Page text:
Venezuelan President Nicolás Maduro ordered Thursday an extension of the closure of the border with Colombia and Brazil for 72 more hours to continue cracking down on mafias that commit currency smuggling at the border areas.
From the presidential palace in Caracas, the president indicated that the measure would be communicated to the Colombian government and to the border authorities in Brazil.
Maduro reiterated that Venezuela wants "healthy and balanced relations across the border," as well as a healthy trade that does not harm the economy of his country.
The renewal comes after at the end of an earlier 72-hour closure that kicked off Monday when Maduro urged his Colombian counterpart, Juan Manuel Santos to act decisively to resolve the problem of mafia elements in his country making a run on the Venezuelan bolivar.
This comes on the heels of the announcement that the 100-bolivar bill will be taken out of circulation in 72 hours starting Tuesday to deal with the extraction that is taking place where Colombian and Venezuelan right-wing and criminal forces are determining the value of the revolutionary currency.
In an official communique, the Ministry of Popular Power for External Relations expressed Monday its "deep concern for the different actions that have been carried out by criminals against the Venezuelan currency and economy from the territory of Colombia through the extraordinary extraction of bills of national currency."
It formally requested that the government of Colombia "repeal the articles of Resolution No. 8 of its legislation, which foment the exchange rate disparity and disturb the Venezuelan economy, through the double regulation on the exchange of currencies."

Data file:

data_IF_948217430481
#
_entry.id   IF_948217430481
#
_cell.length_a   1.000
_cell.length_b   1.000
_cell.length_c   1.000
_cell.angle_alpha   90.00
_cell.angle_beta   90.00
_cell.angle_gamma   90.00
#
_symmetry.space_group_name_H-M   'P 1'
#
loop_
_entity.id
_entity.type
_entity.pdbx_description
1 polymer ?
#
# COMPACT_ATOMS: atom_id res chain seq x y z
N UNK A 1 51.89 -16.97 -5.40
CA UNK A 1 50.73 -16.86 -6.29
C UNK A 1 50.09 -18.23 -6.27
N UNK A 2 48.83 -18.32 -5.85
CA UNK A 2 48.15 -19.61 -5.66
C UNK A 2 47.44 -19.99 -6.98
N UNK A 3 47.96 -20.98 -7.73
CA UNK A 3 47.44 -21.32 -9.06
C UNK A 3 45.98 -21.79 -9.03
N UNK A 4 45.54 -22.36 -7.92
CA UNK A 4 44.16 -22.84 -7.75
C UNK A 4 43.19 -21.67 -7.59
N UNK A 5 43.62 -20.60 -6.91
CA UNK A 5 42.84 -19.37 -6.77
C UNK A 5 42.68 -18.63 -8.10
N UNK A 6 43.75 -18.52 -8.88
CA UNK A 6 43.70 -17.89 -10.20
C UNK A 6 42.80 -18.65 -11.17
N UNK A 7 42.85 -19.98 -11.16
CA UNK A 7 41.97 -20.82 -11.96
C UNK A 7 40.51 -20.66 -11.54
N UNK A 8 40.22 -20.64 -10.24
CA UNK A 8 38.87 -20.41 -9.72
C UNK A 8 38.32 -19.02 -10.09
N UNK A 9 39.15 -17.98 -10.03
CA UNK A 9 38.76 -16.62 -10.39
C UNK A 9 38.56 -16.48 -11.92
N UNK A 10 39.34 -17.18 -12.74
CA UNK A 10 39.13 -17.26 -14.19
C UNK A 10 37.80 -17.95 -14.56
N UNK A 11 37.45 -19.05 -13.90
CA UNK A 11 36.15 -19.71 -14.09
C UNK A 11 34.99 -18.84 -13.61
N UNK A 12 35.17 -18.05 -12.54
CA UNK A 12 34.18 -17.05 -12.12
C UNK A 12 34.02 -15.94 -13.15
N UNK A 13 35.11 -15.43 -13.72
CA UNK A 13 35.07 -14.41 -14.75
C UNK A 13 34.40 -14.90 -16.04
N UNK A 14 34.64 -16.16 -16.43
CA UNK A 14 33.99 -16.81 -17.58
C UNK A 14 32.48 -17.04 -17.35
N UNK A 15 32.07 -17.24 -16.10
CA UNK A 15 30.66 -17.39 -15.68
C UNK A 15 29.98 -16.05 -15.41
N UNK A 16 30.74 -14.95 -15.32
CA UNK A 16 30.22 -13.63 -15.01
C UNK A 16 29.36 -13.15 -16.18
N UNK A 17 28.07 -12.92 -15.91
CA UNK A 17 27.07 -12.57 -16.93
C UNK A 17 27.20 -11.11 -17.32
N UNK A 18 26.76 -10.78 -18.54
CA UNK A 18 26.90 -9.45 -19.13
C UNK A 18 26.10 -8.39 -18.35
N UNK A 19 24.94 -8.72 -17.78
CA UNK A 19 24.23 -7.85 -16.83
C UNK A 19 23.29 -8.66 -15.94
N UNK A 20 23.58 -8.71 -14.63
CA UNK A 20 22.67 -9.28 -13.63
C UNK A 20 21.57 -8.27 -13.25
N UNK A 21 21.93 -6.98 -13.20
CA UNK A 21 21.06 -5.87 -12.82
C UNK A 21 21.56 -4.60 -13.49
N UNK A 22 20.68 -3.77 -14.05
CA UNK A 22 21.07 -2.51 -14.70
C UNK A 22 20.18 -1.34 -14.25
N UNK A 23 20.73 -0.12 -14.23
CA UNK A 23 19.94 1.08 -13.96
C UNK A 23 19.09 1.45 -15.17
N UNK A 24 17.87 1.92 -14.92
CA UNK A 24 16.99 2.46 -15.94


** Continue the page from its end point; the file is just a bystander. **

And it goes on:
Referring to past agreements to remedy these actions in Colombia, the ministry reiterated "its willingness to consolidate bilateral cooperation in all areas.
In this regard, it requests the greater cooperation of the competent authorities for the effective and prompt recovery of the Venezuelan currency notes that are unlawfully in this brother country."
The Venezuelan head of state explained earlier this week that on the border with Colombia the exchange authority is not the bank of the Colombian Republic, but that "exchange houses are in the hands of mafias, linked to the ultra-right in Venezuela" who have established a manipulation of the bolivar.
Maduro said that international mafias, through an NGO contracted by the U.S. Treasury Department, have led an attack to leave Venezuela without bills.
He concluded by saying that the right wing is hurting the working people of Venezuela most and that with the border closing, the end of the circulation of the 100-bolivar bill and other measures in the near future, the Venezuelan people will be protected from further runs on the country's currency.